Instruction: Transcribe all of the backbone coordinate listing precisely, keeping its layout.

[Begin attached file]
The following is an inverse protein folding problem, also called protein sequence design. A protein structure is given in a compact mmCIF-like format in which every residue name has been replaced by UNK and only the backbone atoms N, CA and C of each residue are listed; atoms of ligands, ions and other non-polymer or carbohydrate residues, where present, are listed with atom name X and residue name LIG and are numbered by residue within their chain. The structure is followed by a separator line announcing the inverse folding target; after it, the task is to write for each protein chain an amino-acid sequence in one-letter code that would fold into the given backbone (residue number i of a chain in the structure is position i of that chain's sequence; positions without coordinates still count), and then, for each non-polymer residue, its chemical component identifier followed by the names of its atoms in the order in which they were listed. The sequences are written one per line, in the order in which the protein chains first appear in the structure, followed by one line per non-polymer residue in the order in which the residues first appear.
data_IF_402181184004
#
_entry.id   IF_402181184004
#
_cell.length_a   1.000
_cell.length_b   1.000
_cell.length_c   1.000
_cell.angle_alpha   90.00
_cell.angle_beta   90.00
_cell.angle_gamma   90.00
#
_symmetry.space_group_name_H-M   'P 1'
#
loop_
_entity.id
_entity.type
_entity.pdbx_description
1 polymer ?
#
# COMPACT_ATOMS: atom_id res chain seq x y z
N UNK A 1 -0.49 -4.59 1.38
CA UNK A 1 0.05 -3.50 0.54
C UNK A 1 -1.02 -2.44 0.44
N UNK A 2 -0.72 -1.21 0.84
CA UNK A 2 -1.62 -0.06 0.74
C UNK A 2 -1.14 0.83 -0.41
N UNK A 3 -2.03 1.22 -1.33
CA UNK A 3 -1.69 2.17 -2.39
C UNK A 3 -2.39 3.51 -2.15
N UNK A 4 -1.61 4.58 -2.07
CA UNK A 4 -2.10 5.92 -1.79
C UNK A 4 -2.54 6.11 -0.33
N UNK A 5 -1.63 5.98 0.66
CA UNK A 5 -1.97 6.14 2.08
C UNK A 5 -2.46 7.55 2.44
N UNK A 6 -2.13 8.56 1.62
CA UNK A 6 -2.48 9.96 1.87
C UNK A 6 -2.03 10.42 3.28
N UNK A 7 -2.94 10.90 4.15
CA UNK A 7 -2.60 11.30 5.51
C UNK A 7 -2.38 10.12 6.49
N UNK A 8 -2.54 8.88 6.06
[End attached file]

The following is an inverse protein folding problem, also called protein sequence design. A protein structure is given in a compact mmCIF-like format in which every residue name has been replaced by UNK and only the backbone atoms N, CA and C of each residue are listed; atoms of ligands, ions and other non-polymer or carbohydrate residues, where present, are listed with atom name X and residue name LIG and are numbered by residue within their chain. The structure is followed by a separator line announcing the inverse folding target; after it, the task is to write for each protein chain an amino-acid sequence in one-letter code that would fold into the given backbone (residue number i of a chain in the structure is position i of that chain's sequence; positions without coordinates still count), and then, for each non-polymer residue, its chemical component identifier followed by the names of its atoms in the order in which they were listed. The sequences are written one per line, in the order in which the protein chains first appear in the structure, followed by one line per non-polymer residue in the order in which the residues first appear.
data_IF_402181184004
#
_entry.id   IF_402181184004
#
_cell.length_a   1.000
_cell.length_b   1.000
_cell.length_c   1.000
_cell.angle_alpha   90.00
_cell.angle_beta   90.00
_cell.angle_gamma   90.00
#
_symmetry.space_group_name_H-M   'P 1'
#
loop_
_entity.id
_entity.type
_entity.pdbx_description
1 polymer ?
#
# COMPACT_ATOMS: atom_id res chain seq x y z
N UNK A 1 -0.49 -4.59 1.38
CA UNK A 1 0.05 -3.50 0.54
C UNK A 1 -1.02 -2.44 0.44
N UNK A 2 -0.72 -1.21 0.84
CA UNK A 2 -1.62 -0.06 0.74
C UNK A 2 -1.14 0.83 -0.41
N UNK A 3 -2.03 1.22 -1.33
CA UNK A 3 -1.69 2.17 -2.39
C UNK A 3 -2.39 3.51 -2.15
N UNK A 4 -1.61 4.58 -2.07
CA UNK A 4 -2.10 5.92 -1.79
C UNK A 4 -2.54 6.11 -0.33
N UNK A 5 -1.63 5.98 0.66
CA UNK A 5 -1.97 6.14 2.08
C UNK A 5 -2.46 7.55 2.44
N UNK A 6 -2.13 8.56 1.62
CA UNK A 6 -2.48 9.96 1.87
C UNK A 6 -2.03 10.42 3.28
N UNK A 7 -2.94 10.90 4.15
CA UNK A 7 -2.60 11.30 5.51
C UNK A 7 -2.38 10.12 6.49
N UNK A 8 -2.54 8.88 6.06